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Art of war in business leadership

Just recently I had the pleasure of presenting the Art of War in Corporate Governance to a group of corporate executives at a local hotel.

People management issues with Robert Mandeya

The thrust of my presentation was inclined towards exploring the “art of war” from a leadership perspective. In particular, the presentation drew a closer connection to the context of general organisation and management from a principle basis.

The Art of War, written by the Chinese general and war leader Sun Tzu 2 500 years ago, still provide applicable lessons in today’s modern corporate and business world. Its use has in the past century moved from warfare also to other areas of human activity.

War and business

One very clear parallel from Sun Tzu’s, lessons is that the success in wars, just as in business, depends on leadership, which is why we identify the positive and negative attributes of a leader in relation to strategic leadership.

It therefore goes without saying that people are those who fight in battles and are also those who win them; and the most important person in every battle is the general. Historically, a number of successful military commanders ascribe the credit for their victories to Sun Tzu’s principles. In the business world, this wisdom is now being examined and used by senior executives from all around the world, because it can be utilised in many business and political situations.

Strategic leadership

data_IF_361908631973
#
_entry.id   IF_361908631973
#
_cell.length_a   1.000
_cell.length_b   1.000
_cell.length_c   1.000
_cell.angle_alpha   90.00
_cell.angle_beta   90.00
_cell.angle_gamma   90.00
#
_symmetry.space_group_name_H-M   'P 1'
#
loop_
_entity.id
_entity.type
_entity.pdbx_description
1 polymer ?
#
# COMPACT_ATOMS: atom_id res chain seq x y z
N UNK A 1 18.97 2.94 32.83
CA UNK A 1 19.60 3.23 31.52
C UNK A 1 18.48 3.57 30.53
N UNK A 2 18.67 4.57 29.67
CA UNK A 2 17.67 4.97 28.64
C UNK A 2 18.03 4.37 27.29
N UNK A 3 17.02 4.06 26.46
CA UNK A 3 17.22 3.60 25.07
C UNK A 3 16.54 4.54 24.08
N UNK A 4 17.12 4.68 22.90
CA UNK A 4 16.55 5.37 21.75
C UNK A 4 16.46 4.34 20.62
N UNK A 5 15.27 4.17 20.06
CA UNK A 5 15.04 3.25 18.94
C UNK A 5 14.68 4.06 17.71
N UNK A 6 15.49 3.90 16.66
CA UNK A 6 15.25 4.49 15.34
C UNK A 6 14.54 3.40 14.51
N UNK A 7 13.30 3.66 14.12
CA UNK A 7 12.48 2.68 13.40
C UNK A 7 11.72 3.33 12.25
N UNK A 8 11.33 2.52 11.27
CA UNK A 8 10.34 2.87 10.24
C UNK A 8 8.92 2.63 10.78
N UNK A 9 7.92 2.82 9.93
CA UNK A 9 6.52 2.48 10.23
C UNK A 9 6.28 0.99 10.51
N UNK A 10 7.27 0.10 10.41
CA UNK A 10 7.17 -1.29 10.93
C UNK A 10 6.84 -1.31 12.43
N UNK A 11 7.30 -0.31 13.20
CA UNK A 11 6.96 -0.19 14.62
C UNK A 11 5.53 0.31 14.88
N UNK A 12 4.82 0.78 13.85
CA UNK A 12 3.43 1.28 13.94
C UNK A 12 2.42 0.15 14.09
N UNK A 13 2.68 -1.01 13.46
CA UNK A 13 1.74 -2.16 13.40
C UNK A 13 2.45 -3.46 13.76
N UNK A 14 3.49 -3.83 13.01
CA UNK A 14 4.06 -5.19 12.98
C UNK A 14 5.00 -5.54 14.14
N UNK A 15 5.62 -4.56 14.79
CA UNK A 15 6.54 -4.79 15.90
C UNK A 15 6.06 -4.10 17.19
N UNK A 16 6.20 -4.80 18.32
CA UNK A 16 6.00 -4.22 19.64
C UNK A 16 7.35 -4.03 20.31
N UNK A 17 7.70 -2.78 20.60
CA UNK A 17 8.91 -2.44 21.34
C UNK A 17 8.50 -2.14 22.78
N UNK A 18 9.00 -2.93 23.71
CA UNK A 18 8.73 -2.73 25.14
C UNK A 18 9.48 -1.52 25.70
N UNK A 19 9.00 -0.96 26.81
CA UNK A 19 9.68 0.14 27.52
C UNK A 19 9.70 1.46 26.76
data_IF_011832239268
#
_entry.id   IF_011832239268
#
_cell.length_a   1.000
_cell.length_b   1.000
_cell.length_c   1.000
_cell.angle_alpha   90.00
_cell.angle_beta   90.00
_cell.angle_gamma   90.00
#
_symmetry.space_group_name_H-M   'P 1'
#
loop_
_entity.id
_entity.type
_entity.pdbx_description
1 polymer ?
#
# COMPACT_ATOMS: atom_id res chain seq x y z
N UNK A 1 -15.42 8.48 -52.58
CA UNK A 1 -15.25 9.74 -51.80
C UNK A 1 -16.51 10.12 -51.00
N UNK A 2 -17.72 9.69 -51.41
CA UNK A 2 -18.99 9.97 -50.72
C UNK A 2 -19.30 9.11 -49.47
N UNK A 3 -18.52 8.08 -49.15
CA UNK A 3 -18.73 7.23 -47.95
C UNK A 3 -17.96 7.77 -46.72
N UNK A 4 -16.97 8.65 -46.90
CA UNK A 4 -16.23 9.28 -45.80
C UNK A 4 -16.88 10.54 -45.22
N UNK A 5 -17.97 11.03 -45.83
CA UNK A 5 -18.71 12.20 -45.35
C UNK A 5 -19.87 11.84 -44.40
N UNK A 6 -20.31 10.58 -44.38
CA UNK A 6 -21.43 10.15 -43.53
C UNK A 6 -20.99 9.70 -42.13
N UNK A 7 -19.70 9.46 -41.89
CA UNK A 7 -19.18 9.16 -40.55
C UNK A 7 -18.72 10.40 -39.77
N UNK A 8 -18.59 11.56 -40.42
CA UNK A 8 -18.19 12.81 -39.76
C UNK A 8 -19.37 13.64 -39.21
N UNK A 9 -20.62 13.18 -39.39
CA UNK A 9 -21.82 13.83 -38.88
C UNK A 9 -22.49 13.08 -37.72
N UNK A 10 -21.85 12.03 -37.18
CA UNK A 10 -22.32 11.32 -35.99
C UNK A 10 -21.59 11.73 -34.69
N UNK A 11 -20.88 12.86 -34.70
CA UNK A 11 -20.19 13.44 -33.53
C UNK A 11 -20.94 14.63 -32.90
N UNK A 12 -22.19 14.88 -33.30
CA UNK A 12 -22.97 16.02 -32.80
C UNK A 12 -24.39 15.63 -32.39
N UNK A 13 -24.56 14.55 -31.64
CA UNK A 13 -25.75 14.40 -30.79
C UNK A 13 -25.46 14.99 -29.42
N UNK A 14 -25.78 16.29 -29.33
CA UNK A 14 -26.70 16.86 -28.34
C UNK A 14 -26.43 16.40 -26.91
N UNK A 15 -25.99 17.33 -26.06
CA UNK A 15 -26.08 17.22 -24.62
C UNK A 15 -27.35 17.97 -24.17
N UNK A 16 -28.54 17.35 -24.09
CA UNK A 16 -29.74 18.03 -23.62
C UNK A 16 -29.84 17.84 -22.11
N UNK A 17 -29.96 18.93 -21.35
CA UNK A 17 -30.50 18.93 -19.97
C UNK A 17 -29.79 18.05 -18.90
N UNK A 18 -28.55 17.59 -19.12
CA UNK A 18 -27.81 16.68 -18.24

The views on warfare as posited in Sun Tzu and his prescriptions to the focal commander on how to achieve organisational outcomes through strategic manoeuvre on the key elements of an organised action, holds true to how organisations either succeed or fail in achieving targeted goals. While paying attention to ways of organising, developing, and motivating a highly effective organisation, the “art of war” also highlight the importance of factors external to the leader–member relationship including the higher authority, the larger community, and alliances and enemies, and the immanent situational and contextual factors.

The term strategic leadership also suggests a system or institutional perspective as opposed to the supervisor–subordinate perspectives holistic approach to warfare vis-a-vis business approach.

Of the five determinants of a victory in war, three are external factors (the socio-political environment, the weather, and the terrain) and two are internal to the organisation (the quality of the leader and the condition of the army). Because of his situational views of individual psychology and organisational effectiveness, Sun Tzu believes strongly that success lies in the ability of the leader on the one hand to comprehend and appreciate the power of a situation and, on the other, to rise above the situation by creating, leveraging, and adapting to the existing and emergent environment.


The Art of War contains many descriptions of the attributes of a ideal leader. In describing an ideal sovereign, the most common terms Sun Tzu uses are humaneness (benevolence and righteousness) and enlightenment.